As was widely anticipated, Lufthansa (LH, Frankfurt Int'l) has announced a capital increase that is expected to raise EUR2.14 billion euros (USD2.5 billion), with the aim of repaying part of last year’s EUR9 billion state bailout designed to counter the effects of the coronavirus on air travel demand.

The company’s current share capital of just over EUR1.53 billion, divided into 597,742,822 shares, will be increased by issuing 597,742,822 new shares during a subscription period running from September 22 to October 5, Lufthansa outlined in statements released on Sunday, September 19.

It “intends to fully repay” by the end of 2021 two tranches of silent participation the state provided in the bailout, which resulted in Germany’s Economic Stabilisation Fund (ESF) taking a 20% stake in the group thereby diluting existing shareholders’ participation. That stake has since been reduced to 15.94% in a previously announced steady divestment.

“The stabilisation package agreed with the ESF has enabled Lufthansa to protect the jobs of more than 100,000 employees. We have always made it clear that we will only retain the package for as long as it is necessary. We [...] can now deliver on our promise and repay the measures faster than originally expected. We can now fully focus on the further transformation of Lufthansa Group,” CEO Carsten Spohr explained.

Lufthansa said that the global rollout of vaccinations “supports customers’ confidence to fly and facilitates the further lifting of travel restrictions” so that based on the group’s operating performance in July and August, earnings before interest and taxes in the third quarter are expected to be positive.

Capacity offered by the group’s airlines - including Air Dolomiti, Austrian Airlines, Brussels Airlines, Eurowings, and Swiss - “has returned to more than half of pre-crisis levels, with load factors exceeding 70% in August,” it added.

Reports as recently as June suggested that Lufthansa was planning a larger capital increase of EUR3 billion (USD3.51 billion), and Finance Minister Olaf Scholz told Reuters at the time that the German government was considering participating in the measure. Since then, Vice Chancellor Scholz and his Social Democratic Party of Germany have gained momentum as elections approach on September 26, which are likely to be followed by months of coalition talks. The party has hinted that it would like the state to hold on to its Lufthansa stake for longer. Spohr on the other hand stressed last week that “we’d rather owe our debt to the financial markets than to the taxpayer.”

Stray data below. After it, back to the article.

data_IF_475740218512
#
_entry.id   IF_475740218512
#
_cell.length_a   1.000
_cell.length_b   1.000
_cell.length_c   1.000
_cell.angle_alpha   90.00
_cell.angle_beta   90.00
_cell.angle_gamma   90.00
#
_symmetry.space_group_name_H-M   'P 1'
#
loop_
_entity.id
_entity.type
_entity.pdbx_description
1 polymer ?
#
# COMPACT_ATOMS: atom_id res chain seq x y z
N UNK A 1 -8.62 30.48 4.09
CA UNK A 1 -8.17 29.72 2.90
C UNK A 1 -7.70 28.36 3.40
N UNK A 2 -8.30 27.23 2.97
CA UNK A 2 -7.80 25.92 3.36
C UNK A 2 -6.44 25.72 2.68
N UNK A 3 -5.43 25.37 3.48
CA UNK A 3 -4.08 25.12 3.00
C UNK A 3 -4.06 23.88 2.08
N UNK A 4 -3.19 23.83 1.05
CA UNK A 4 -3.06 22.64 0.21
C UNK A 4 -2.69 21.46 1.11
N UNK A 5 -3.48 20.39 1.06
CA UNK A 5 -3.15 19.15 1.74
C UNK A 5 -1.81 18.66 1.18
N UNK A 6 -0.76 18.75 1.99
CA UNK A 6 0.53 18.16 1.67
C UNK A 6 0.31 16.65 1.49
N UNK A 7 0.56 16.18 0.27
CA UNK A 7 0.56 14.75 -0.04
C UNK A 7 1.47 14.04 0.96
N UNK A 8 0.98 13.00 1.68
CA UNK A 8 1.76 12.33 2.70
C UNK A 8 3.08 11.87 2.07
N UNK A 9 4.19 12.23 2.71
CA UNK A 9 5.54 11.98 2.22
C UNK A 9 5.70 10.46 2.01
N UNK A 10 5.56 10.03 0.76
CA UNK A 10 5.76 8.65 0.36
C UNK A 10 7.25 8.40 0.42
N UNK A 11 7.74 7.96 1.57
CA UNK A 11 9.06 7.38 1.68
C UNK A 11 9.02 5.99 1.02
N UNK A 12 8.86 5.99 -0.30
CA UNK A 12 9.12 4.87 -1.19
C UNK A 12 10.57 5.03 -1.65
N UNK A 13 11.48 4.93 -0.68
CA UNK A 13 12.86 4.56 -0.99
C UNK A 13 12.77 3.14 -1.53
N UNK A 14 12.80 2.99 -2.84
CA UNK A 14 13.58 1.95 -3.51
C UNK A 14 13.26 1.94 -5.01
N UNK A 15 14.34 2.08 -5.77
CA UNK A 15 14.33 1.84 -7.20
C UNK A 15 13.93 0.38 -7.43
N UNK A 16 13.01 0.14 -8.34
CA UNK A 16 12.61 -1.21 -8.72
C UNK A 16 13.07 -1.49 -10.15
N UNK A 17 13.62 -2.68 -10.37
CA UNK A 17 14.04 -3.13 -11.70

Lufthansa also reiterated on September 19 that it forecasts adjusted free cash flow of around EUR2 billion (USD2.34 billion) per year in 2023 and 2024 while continuing to modernise its fleet. It expects to take delivery of “up to around 30 new aircraft per annum going forward” with more than half of the future fleet additions being leased. This will contribute to capital expenditures corresponding to around EUR2.5 billion (USD2.93 billion) per year in 2023 and 2024.

Fleet modernisation, achieved through an “expansion of leasing,” will “support strong capital returns and cash flows” as the “addition of new-generation aircraft drives cost and fuel efficiencies,” Lufthansa said. More than half of future aircraft acquisitions are to be “financed through lease structures” including one A350-900 lease concluded in summer 2020, two B777-Fs, two A321-200(P2F)s, and four more A350 leases currently “in advanced negotiations.” According to the ch-aviation fleets advanced module, just eight of Lufthansa’s fleet of 279 aircraft are currently leased.